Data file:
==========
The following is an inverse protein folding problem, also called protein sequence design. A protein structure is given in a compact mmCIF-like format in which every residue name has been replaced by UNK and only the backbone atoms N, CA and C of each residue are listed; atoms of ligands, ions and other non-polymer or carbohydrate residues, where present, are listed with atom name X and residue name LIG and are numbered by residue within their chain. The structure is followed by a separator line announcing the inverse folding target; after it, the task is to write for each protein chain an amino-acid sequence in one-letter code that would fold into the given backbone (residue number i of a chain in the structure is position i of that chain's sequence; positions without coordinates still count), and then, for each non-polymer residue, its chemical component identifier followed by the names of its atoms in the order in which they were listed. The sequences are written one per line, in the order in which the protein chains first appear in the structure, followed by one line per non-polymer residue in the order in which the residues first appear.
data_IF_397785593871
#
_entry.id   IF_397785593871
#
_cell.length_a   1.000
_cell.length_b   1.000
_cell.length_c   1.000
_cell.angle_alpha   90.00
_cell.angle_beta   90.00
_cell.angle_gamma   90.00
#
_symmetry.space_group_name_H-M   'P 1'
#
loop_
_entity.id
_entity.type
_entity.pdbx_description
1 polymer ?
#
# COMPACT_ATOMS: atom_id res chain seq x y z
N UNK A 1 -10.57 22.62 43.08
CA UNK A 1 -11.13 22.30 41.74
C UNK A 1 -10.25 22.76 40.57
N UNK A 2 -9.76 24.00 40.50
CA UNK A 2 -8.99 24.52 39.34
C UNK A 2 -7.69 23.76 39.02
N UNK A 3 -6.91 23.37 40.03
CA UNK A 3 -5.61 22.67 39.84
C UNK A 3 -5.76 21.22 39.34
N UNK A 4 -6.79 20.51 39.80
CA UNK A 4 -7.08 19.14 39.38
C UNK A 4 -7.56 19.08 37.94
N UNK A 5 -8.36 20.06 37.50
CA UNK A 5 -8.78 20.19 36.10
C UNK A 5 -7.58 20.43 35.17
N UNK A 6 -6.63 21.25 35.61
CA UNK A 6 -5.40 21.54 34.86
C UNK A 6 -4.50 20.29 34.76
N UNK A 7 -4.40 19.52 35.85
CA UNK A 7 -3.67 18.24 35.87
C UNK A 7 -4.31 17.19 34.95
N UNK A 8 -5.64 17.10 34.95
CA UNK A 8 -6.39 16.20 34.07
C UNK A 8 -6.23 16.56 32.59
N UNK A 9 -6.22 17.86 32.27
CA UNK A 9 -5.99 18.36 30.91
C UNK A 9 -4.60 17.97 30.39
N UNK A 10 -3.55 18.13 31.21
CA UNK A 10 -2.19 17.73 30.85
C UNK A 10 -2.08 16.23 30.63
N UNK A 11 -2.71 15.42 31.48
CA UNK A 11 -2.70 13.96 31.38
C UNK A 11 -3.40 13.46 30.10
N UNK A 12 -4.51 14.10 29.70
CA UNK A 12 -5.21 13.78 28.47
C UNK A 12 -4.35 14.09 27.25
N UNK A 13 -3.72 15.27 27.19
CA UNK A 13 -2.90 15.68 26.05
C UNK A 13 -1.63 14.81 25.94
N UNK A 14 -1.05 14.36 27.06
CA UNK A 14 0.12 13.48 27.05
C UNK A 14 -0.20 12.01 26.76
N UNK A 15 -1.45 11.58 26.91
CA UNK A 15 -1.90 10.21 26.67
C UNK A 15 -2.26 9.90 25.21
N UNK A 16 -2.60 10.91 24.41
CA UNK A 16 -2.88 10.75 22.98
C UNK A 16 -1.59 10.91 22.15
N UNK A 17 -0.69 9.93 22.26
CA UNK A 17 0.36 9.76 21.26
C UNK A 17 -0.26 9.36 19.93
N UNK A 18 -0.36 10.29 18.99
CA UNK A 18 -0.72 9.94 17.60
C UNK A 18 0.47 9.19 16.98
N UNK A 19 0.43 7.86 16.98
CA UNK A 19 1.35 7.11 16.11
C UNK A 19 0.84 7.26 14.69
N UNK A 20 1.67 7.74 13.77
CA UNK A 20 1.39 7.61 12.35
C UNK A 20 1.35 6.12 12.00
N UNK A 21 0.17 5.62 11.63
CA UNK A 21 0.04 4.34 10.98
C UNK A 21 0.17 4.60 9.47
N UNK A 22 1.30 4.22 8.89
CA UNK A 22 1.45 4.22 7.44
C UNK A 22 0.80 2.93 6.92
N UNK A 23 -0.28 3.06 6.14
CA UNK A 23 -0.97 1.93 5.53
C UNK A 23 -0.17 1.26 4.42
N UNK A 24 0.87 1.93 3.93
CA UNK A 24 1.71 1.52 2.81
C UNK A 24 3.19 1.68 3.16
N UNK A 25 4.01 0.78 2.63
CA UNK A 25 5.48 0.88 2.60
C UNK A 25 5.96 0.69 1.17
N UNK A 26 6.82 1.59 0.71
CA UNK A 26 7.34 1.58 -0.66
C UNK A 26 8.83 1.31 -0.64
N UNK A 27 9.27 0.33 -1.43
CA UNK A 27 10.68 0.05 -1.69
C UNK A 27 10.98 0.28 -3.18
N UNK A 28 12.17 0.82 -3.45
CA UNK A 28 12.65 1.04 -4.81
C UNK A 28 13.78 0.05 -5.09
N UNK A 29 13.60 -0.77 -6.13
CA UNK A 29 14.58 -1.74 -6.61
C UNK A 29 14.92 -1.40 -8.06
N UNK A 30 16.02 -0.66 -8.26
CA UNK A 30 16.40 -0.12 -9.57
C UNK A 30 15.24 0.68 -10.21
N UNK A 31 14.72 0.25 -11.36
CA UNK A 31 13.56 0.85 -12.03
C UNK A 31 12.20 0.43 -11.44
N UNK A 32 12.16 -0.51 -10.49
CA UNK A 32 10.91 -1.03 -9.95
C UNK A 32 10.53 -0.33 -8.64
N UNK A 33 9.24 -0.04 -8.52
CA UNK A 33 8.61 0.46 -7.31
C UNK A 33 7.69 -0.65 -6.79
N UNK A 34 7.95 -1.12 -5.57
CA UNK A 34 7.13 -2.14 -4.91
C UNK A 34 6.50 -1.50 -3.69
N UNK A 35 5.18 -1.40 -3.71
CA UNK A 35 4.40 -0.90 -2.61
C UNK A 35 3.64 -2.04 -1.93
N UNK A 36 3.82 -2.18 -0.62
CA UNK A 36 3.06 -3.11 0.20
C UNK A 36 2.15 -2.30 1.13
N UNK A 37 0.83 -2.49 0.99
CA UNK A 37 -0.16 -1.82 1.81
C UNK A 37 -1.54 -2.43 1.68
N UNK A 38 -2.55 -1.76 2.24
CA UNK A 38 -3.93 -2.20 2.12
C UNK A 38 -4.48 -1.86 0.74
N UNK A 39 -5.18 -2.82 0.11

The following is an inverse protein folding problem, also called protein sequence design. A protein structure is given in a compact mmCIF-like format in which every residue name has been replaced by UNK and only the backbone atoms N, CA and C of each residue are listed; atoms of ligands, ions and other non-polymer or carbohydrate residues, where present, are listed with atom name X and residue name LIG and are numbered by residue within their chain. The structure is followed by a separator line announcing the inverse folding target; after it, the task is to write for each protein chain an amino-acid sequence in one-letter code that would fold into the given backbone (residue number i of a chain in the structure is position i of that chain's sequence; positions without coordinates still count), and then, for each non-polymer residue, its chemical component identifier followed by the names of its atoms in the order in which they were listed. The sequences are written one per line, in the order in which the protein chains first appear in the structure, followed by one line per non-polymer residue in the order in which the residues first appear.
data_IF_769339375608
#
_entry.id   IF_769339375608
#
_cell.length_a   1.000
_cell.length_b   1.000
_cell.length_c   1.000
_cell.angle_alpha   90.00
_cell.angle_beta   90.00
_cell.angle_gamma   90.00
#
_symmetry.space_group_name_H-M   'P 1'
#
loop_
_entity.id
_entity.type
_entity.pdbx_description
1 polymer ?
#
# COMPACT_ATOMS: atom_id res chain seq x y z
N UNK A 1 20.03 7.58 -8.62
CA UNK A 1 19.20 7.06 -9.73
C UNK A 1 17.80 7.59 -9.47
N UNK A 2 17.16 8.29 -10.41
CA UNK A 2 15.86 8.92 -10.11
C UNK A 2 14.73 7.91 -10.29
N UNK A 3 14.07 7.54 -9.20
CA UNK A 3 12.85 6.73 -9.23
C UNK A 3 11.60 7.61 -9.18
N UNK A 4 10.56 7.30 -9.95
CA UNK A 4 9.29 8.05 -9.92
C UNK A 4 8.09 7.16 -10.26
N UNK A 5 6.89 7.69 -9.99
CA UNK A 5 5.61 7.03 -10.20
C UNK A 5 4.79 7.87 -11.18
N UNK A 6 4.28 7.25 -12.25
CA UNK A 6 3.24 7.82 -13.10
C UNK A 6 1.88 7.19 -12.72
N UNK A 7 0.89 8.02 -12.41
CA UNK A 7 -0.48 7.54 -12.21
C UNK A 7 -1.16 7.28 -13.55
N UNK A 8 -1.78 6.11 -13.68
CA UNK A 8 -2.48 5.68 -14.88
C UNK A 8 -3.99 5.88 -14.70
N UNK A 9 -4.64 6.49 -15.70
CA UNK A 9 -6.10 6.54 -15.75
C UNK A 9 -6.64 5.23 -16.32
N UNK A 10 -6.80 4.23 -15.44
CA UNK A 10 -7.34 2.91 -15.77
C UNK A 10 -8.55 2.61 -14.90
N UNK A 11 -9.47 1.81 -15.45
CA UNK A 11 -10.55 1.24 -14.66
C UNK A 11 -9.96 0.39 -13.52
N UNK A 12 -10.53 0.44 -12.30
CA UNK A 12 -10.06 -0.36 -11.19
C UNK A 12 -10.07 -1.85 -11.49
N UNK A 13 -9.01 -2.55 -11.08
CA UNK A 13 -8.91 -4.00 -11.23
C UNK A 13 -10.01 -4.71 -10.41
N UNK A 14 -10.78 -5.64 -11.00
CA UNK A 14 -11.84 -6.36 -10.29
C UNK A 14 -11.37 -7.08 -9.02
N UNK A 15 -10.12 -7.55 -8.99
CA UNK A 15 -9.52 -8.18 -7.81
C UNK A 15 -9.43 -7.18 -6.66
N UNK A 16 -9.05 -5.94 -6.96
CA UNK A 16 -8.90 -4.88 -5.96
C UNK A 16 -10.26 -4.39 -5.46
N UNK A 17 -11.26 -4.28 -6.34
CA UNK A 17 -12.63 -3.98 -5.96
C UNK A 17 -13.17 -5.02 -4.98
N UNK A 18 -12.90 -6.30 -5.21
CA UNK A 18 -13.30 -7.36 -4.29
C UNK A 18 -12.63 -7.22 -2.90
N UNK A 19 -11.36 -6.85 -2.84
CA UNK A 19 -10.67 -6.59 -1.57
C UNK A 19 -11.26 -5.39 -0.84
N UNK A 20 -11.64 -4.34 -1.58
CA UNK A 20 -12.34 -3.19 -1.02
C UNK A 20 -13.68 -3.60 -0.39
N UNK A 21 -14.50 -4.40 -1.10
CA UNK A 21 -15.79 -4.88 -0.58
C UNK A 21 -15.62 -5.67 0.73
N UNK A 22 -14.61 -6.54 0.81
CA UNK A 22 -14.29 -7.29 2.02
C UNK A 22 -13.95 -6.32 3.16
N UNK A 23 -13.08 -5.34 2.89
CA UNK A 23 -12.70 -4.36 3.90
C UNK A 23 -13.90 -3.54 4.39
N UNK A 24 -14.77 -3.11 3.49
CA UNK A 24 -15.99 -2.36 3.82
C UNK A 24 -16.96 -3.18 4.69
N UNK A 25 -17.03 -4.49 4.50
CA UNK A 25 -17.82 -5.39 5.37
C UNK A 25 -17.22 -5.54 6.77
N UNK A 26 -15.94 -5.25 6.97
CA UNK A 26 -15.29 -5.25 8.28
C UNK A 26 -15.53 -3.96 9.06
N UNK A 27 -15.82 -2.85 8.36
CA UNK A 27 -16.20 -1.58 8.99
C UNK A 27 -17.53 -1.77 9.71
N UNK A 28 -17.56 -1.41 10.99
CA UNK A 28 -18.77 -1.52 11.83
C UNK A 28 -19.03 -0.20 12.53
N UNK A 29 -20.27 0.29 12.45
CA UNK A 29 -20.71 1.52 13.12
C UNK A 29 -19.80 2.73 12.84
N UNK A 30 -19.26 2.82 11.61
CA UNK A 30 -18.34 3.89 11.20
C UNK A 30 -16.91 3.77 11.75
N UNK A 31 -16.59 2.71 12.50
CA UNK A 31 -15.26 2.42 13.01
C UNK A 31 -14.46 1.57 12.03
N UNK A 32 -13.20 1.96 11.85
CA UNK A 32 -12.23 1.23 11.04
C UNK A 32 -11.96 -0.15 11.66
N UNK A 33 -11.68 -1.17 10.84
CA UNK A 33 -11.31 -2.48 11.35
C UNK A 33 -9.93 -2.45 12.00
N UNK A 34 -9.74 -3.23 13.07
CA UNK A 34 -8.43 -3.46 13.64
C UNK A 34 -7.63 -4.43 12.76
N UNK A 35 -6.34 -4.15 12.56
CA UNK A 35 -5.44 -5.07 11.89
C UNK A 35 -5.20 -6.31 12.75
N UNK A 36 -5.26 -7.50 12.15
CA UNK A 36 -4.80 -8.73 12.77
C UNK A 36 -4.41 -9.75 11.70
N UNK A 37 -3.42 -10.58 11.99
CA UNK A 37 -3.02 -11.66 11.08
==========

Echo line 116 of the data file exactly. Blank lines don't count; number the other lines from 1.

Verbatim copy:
CA UNK A 32 10.91 -1.03 -9.95